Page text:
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Will growers keep the record expensive cabbage in stocks for too long?

Unusual developments in the market of cabbage in Eastern Europe and Central Asia may lead to severe price shocks in the market in the coming weeks. EastFruit experts draw attention to the fact that cabbage prices in the region have stabilized at a record high level, but growers that have stocks of high-quality cabbage are in no hurry to take advantage of it and get super profits.

“Prices for quality cabbage in Russia reach $0.75 without VAT in Russia, about $0.60 in Belarus and Ukraine. At the same time, vegetable growers have stocks, but they do not sell them. Due to this, the import of cabbage from Poland to Ukraine has now begun. Egypt is already exporting cabbage to Russia. Russian importers are forced to buy cabbage even in Kyrgyzstan, Iran and Uzbekistan, but the supply from Uzbekistan and Kyrgyzstan is now limited, and prices are also record high. The customs terminals in Iran are overcrowded, as everyone wants to export cabbage, but the logistics are quite expensive,” Fedir Rybalko, international consultant of the Food and Agriculture Organization of the United Nations (FAO), says.

According to the expert, logistics issues create difficulties in exporting to Russia, where there is still a severe shortage of cabbage. “North Macedonia partially covered this deficit, but there is a break in harvesting between varieties of super-early greenhouse cabbage now, and there will be no tangible supplies from this country until mid-February,” Fedir Rybalko explains.

“Ukrainian farmers remember the years when cabbage prices exceeded $1/kg by spring and expect similar developments. Therefore, they are in no hurry to sell. Growers of cabbage in Russia and Belarus also wait for a price increase and do not sell. However, if we assess the volume of sales of cabbage seeds in Uzbekistan, we should soon expect a record high supply of cabbage from Uzbekistan. In Kazakhstan, officials also talk about successful mass planting of early cabbage in the southern regions of the country,” the FAO expert adds.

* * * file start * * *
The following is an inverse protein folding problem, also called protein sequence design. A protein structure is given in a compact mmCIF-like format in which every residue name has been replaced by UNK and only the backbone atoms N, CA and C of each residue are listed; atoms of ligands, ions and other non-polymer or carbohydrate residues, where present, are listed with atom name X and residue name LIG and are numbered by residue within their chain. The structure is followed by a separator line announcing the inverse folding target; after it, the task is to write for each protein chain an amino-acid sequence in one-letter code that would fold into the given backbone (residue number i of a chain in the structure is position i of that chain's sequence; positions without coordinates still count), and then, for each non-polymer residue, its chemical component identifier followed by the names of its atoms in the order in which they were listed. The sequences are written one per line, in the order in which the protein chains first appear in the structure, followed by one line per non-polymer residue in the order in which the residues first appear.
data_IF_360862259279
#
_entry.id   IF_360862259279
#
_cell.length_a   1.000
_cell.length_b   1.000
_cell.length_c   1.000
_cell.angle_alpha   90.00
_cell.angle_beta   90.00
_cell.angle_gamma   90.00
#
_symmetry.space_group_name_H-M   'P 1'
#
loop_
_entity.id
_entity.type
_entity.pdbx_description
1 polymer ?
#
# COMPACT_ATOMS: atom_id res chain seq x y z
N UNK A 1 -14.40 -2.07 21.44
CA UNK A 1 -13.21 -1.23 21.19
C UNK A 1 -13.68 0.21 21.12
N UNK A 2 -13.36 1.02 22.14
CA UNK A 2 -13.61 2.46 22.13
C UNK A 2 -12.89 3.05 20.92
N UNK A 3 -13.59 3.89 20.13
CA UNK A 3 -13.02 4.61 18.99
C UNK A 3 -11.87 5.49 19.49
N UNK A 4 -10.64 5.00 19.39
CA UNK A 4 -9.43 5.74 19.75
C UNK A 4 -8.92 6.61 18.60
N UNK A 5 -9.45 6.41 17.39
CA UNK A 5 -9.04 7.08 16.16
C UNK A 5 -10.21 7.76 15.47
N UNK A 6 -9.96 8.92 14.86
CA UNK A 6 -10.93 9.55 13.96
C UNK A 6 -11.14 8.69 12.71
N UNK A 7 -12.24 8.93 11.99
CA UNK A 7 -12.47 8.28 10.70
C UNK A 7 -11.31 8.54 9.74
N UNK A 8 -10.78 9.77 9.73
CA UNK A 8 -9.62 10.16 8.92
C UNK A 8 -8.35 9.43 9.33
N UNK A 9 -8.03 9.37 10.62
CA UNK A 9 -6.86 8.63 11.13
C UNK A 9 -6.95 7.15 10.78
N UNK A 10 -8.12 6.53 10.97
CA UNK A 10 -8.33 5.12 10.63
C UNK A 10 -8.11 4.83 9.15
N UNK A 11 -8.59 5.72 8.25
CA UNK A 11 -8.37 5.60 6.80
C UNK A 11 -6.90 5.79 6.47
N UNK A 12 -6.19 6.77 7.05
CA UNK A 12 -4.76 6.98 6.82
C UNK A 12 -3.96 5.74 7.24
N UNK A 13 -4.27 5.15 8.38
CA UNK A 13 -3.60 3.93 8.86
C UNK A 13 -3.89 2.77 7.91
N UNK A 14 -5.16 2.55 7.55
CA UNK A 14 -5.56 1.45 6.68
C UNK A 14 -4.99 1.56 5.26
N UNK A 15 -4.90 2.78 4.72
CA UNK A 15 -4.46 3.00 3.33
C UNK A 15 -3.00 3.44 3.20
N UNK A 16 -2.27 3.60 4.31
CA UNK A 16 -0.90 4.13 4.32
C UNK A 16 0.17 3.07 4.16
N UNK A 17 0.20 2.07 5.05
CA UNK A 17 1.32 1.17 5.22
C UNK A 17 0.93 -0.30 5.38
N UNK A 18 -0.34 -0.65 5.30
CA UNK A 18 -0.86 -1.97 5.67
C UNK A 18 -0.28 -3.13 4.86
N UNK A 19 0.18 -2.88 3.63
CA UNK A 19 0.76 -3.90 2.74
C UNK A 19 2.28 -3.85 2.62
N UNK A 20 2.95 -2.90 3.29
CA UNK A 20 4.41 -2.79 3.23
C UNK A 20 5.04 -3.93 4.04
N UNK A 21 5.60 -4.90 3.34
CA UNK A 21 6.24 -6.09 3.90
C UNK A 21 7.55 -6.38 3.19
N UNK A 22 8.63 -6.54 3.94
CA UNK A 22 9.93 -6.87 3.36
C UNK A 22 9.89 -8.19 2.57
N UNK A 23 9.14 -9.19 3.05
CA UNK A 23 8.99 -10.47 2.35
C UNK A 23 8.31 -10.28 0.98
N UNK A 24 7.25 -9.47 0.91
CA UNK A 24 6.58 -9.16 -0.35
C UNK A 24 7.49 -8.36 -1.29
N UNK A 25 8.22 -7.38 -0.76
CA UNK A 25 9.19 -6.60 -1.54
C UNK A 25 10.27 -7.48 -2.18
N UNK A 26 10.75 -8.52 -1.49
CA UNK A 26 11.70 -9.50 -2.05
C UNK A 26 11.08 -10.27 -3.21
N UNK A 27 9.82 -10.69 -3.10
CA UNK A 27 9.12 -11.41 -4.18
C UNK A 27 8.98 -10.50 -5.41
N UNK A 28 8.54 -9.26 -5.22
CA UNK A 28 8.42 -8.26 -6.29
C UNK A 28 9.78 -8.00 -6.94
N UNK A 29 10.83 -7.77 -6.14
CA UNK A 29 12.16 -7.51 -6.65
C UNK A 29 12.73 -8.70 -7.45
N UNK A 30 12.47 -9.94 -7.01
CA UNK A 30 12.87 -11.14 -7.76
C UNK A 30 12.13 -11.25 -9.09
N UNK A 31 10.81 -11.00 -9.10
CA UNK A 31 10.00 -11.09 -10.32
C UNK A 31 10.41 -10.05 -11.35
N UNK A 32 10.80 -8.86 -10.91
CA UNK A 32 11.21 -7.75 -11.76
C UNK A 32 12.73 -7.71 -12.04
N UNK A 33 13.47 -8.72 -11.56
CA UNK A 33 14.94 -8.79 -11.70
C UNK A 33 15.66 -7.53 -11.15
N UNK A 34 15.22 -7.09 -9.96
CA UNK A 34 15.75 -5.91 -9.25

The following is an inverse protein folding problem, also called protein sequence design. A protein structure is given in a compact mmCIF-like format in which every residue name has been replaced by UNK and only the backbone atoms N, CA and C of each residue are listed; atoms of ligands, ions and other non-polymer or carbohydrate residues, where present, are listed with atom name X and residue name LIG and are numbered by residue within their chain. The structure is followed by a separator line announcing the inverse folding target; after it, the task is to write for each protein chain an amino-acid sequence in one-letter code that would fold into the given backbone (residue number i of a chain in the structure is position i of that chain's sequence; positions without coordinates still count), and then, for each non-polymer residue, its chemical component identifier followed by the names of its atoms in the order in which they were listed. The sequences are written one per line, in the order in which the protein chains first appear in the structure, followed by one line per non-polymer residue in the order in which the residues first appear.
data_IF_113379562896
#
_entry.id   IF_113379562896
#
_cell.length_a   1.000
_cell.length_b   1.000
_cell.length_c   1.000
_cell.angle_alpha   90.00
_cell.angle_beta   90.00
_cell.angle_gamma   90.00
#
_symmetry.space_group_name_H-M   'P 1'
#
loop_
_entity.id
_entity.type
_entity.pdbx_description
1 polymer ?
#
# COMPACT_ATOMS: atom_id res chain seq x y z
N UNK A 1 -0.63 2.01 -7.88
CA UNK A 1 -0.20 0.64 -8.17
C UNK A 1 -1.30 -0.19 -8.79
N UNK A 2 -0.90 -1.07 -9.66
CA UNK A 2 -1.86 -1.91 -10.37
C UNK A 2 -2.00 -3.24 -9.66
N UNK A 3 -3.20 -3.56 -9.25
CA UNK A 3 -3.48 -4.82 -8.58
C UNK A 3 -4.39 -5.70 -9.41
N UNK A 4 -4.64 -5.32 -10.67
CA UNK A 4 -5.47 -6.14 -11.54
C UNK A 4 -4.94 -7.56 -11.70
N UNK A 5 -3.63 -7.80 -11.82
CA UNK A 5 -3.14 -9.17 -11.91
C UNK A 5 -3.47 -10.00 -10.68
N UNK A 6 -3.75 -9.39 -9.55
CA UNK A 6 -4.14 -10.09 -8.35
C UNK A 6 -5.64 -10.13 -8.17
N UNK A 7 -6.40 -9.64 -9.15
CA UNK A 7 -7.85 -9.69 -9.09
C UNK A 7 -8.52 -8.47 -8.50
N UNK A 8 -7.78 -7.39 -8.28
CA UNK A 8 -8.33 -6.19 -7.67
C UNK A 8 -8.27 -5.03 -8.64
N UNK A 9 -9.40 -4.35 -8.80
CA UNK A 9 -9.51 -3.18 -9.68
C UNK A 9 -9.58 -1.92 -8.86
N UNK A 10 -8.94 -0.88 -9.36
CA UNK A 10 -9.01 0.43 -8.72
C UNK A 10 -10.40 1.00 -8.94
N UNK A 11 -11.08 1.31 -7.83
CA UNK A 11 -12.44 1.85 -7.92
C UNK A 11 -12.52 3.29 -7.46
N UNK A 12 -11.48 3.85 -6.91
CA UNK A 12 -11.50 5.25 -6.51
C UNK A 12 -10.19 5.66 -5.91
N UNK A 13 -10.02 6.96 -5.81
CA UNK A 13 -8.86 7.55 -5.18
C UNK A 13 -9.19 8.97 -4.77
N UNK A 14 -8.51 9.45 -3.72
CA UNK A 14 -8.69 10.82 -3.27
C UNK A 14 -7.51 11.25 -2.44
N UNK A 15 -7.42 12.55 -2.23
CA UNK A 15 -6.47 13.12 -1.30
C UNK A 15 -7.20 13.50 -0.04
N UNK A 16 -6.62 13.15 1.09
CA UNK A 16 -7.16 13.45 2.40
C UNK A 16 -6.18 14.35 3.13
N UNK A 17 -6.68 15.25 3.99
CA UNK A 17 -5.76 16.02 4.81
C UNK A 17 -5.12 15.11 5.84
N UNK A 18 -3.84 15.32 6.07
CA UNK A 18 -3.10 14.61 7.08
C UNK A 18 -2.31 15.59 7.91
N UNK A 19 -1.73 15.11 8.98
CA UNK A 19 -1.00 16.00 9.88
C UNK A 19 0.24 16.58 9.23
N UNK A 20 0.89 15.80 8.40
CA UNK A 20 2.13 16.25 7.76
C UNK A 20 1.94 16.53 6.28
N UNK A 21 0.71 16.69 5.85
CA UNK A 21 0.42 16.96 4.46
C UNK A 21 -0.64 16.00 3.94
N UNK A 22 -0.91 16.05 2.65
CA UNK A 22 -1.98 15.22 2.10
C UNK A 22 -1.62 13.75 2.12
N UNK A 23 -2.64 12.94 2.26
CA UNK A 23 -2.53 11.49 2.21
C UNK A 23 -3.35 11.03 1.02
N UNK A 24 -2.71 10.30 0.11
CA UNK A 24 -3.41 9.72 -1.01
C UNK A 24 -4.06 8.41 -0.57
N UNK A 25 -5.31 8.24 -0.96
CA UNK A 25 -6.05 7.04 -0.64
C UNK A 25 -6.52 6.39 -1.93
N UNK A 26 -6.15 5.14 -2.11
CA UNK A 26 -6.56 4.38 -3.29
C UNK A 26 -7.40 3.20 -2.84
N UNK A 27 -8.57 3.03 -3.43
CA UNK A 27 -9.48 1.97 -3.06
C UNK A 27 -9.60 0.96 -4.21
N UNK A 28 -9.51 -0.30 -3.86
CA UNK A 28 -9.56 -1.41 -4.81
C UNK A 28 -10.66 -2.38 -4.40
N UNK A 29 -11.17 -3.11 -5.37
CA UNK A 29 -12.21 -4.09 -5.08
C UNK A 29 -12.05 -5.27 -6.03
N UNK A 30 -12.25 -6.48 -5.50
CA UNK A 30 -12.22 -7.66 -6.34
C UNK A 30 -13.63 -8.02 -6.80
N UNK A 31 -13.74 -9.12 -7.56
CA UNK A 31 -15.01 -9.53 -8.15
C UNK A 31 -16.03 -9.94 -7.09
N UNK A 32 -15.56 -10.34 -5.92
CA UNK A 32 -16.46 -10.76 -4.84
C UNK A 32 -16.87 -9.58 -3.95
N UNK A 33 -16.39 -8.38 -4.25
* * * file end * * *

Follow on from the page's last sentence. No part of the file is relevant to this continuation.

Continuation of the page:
Will cabbage prices rise in February 2022 and reach the records by spring, or will farmers miss the opportunity to make good money and face an oversupply of cabbage? Andriy Yarmak, economist at the FAO Investment Centre, believes that the second, negative scenario on the cabbage market cannot be ruled out either.

“Cabbage is the riskiest product in the fruit and vegetable sector. Prices for cabbage on the same date in different years in real prices can differ by 20 times! According to my experience, the “jackpot” on cabbage can be hit on average once every 5-7 years. There are relatively reasonable prices for cabbage every 3 years, and 1 year out of 3 brings losses. However, the situation has recently begun to change, and the changes are associated with a sharp intensification of export-oriented vegetable production in Uzbekistan, Kazakhstan and Iran. Tajikistan and Kyrgyzstan are also gradually catching up to them. We also expect surprises in the coming years from the dark horse of the region, Turkmenistan. These countries have been seeing record high prices for cabbage and massive purchases by importers from the Russian Federation for several months now. It is easy to understand how local farmers react to them,” says Andriy Yarmak.

He notes that the first early cabbage in the southern regions of Tajikistan and Uzbekistan will be harvested next week. Thus, the wholesale batches will reach the European regions of Russia by the second week of February. “Uzbekistan will ship cabbage, primarily to Russia, since prices are much higher and logistics is easier in Russia. However, I think shipments to Ukraine will also start by mid-February. By the same time, early cabbage from the southern regions of the EU and the Balkans will become available on the Ukrainian market. The main question here is how much Uzbek cabbage will cost after it is delivered to the Ukrainian market? It is also interesting to see how local farmers will react to imports – will they continue to keep cabbage in storages, or will they sharply increase the supply on the market?” Andriy Yarmak explains.

If forecasts of a sharp increase in cabbage production in the Central Asian countries come true, the cost of cabbage delivered to Ukraine and Russia may be much lower than current prices, even taking into account the margin of importers. This will probably make local producers to start selling, putting even more pressure on prices. In April, local early cabbage becomes available on the market in Ukraine. Thus, it is quite risky to count on a further rise in cabbage prices by spring, given the factors mentioned above.

EastFruit

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